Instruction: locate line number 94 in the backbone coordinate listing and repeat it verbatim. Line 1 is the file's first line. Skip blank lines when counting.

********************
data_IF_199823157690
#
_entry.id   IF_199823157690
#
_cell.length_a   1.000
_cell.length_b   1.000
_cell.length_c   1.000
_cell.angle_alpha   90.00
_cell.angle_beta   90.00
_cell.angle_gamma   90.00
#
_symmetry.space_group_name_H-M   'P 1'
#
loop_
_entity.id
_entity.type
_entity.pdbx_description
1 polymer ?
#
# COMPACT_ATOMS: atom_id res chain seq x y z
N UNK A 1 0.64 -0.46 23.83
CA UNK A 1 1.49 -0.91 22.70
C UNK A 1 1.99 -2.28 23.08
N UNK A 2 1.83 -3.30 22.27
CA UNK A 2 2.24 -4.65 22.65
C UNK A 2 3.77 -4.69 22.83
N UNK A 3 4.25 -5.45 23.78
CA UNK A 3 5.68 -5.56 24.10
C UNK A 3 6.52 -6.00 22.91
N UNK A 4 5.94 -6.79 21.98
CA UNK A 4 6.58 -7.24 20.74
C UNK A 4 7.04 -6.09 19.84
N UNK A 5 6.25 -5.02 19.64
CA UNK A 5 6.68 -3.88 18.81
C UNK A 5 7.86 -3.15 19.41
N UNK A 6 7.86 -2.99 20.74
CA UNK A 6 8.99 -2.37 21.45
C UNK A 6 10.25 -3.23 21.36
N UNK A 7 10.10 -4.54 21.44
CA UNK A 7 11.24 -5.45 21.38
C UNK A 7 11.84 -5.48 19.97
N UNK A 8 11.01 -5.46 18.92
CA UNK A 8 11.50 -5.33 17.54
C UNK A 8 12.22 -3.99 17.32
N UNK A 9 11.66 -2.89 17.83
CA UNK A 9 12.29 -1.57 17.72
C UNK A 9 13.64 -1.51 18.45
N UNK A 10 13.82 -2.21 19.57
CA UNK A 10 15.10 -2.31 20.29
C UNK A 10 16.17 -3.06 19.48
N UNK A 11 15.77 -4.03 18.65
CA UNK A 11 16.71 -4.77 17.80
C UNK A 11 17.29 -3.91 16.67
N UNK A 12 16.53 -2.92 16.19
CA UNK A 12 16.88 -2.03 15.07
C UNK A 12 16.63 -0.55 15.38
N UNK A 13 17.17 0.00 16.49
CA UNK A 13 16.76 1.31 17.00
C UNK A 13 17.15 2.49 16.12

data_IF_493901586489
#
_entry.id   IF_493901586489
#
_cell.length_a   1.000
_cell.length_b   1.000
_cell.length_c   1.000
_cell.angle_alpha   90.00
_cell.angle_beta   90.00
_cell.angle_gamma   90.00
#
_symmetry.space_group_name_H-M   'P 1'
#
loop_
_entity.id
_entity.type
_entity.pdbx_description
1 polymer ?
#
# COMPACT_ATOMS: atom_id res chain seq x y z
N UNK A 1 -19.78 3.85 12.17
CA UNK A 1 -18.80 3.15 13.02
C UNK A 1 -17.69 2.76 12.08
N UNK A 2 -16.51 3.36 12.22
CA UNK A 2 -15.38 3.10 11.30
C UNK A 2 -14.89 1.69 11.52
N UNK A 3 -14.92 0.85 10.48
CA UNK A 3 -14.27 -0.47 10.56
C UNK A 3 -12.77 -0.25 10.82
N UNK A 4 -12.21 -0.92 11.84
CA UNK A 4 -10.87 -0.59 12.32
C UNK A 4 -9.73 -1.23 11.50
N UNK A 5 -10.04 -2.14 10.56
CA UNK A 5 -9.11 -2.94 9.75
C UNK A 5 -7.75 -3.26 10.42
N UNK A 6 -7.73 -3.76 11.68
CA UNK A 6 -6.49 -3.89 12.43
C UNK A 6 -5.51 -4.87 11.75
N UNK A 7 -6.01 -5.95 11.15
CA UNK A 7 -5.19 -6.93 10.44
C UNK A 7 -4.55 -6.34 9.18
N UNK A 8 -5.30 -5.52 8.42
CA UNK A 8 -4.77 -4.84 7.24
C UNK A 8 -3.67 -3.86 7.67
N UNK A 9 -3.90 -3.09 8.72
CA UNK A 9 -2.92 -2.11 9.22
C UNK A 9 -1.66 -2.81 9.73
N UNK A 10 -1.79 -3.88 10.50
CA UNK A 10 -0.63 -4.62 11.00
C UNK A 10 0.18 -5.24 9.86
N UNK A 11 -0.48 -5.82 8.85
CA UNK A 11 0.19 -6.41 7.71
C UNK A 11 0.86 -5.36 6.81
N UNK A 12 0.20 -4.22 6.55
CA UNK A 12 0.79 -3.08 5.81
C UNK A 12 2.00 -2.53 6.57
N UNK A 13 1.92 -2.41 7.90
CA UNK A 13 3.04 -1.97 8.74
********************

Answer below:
C UNK A 5 -7.75 -3.26 10.42